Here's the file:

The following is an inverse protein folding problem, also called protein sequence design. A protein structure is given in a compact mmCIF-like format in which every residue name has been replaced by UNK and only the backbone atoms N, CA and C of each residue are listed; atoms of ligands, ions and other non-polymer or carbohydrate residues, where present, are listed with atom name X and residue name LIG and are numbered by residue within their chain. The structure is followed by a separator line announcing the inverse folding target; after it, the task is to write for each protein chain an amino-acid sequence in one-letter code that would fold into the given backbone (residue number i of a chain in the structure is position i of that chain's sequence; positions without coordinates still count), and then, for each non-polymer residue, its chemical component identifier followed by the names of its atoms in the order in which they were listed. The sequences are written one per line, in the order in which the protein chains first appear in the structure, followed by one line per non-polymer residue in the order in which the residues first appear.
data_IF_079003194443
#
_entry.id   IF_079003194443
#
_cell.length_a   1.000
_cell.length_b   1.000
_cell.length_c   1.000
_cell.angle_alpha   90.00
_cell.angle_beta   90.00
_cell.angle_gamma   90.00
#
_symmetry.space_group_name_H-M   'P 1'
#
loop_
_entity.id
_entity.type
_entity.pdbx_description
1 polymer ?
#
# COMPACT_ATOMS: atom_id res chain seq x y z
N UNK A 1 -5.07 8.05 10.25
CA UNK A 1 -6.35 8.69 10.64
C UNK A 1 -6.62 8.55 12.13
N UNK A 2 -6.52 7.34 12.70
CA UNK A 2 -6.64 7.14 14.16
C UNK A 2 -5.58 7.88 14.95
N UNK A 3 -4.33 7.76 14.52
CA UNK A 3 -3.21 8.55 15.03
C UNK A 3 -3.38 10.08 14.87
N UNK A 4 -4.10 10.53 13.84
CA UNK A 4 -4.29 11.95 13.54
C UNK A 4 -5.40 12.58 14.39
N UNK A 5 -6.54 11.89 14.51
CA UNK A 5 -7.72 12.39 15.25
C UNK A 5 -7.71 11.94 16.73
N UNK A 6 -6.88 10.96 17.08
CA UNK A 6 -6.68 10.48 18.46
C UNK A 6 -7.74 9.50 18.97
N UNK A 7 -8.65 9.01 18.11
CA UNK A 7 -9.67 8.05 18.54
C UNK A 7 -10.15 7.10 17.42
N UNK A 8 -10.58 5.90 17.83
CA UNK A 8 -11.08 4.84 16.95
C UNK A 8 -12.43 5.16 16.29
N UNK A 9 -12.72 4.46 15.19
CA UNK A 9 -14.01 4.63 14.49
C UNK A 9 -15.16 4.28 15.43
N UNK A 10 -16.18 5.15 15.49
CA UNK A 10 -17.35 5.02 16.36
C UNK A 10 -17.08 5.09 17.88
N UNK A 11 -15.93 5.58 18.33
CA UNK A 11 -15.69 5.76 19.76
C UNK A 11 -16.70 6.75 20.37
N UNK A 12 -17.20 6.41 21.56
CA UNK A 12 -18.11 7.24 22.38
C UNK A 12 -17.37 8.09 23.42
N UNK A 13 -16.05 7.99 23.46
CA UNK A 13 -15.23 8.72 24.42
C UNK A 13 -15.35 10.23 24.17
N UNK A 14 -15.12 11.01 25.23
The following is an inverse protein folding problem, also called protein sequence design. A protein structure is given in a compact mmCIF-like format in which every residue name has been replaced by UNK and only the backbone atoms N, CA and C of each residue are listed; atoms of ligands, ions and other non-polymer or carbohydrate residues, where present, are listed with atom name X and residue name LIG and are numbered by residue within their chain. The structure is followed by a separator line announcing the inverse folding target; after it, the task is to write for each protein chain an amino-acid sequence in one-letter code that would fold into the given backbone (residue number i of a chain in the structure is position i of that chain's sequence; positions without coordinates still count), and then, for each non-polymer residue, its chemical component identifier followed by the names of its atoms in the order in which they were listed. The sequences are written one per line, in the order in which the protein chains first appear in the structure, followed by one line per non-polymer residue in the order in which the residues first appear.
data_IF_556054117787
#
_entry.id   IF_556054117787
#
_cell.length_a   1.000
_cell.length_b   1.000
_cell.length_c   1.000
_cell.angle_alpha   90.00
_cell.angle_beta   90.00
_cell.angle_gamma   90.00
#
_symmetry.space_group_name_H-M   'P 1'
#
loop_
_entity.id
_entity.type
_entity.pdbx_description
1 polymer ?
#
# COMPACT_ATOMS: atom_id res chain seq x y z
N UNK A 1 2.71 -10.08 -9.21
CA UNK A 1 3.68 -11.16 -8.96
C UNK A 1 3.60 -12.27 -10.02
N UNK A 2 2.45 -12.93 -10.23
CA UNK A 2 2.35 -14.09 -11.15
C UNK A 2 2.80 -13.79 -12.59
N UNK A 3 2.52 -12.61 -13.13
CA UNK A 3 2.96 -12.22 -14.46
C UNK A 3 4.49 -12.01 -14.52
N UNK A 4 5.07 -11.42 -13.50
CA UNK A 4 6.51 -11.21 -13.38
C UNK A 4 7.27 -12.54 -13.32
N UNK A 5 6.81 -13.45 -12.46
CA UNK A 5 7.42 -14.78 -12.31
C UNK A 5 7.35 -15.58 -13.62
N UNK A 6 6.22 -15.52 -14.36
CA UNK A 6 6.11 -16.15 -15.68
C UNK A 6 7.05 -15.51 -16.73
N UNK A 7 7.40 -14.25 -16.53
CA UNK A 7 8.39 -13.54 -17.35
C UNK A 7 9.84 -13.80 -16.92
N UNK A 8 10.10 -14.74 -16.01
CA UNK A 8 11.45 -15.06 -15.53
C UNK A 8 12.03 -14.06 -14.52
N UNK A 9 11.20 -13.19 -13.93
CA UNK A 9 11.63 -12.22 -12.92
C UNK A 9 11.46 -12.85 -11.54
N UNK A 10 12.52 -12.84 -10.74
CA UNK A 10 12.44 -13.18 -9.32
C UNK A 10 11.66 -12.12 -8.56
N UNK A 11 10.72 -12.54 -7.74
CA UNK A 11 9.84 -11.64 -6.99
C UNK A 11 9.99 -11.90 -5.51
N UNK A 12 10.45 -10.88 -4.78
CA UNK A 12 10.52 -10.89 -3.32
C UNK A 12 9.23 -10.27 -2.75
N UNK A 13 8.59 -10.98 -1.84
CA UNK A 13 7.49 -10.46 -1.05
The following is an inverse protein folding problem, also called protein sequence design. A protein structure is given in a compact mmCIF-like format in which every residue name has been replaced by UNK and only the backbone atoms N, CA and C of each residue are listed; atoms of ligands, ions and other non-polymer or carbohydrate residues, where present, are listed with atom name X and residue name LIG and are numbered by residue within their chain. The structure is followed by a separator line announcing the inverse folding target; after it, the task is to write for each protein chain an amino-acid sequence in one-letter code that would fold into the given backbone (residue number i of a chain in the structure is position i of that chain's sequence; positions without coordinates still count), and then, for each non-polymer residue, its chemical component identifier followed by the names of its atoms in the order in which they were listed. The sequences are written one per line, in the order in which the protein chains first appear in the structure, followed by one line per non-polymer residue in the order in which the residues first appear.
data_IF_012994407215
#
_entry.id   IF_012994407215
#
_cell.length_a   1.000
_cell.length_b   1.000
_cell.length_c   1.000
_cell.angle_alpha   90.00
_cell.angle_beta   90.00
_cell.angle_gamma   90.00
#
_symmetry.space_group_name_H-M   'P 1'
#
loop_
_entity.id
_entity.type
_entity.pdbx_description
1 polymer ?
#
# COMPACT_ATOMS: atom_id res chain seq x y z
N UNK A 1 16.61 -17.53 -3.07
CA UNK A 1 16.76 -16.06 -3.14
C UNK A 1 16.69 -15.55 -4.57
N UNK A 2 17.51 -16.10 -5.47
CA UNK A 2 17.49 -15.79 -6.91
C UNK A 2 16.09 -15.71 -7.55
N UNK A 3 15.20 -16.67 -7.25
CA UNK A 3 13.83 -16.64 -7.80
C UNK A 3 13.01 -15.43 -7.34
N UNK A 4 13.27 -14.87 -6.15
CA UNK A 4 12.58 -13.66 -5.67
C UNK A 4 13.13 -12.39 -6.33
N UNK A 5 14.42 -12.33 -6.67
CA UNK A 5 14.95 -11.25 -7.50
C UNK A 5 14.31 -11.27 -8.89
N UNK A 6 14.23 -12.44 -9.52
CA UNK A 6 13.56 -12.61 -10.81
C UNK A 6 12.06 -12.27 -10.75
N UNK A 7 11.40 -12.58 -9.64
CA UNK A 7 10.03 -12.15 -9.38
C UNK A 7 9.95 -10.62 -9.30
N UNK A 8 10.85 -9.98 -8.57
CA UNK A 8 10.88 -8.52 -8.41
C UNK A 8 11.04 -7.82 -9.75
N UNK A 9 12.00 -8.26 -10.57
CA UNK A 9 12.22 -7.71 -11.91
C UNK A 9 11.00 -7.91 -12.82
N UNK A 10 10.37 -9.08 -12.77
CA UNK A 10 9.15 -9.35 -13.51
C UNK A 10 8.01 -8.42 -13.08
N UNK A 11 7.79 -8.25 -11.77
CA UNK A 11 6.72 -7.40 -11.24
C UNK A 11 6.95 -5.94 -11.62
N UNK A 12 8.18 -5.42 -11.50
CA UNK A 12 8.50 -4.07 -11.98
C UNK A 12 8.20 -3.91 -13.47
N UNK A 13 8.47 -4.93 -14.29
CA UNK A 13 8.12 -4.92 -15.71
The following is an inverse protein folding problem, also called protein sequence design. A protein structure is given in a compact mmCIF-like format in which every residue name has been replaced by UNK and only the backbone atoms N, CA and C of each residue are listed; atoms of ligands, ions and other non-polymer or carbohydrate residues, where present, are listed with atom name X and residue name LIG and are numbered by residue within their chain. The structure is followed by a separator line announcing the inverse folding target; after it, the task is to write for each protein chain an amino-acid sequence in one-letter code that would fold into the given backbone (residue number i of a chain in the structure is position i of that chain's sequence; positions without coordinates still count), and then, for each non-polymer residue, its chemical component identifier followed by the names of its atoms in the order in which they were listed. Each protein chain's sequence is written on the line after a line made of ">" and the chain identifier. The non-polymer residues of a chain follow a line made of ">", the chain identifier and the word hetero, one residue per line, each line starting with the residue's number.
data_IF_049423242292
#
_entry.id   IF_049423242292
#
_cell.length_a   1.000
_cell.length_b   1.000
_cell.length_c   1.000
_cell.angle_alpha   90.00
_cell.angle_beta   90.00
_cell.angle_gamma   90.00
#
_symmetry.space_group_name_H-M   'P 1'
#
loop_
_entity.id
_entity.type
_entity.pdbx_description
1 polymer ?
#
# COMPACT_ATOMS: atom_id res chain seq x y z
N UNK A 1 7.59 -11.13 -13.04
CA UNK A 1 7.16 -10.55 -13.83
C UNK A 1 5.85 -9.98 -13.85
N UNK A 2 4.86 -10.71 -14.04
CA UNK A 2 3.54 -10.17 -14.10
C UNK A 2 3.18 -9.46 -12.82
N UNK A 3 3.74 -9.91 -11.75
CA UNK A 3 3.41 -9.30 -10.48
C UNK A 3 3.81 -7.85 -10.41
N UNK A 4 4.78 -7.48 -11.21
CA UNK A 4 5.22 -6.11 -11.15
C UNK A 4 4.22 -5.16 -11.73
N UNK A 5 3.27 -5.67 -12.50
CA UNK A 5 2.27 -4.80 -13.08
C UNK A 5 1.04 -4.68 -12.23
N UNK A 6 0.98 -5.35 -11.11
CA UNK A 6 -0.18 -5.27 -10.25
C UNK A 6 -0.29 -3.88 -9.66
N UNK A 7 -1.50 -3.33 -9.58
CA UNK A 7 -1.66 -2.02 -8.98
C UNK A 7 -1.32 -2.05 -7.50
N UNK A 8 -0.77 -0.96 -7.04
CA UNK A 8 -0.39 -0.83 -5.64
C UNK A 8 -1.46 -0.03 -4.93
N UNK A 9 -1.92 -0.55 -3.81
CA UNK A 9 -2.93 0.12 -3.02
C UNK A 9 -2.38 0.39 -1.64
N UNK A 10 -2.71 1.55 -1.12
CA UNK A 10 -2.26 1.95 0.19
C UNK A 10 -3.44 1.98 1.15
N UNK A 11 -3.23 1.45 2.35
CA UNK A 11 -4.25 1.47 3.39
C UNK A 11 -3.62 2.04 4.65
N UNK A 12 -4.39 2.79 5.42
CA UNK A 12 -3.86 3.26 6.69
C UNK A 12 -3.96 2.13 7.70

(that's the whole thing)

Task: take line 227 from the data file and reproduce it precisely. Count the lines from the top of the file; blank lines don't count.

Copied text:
C UNK A 9 -2.38 0.39 -1.64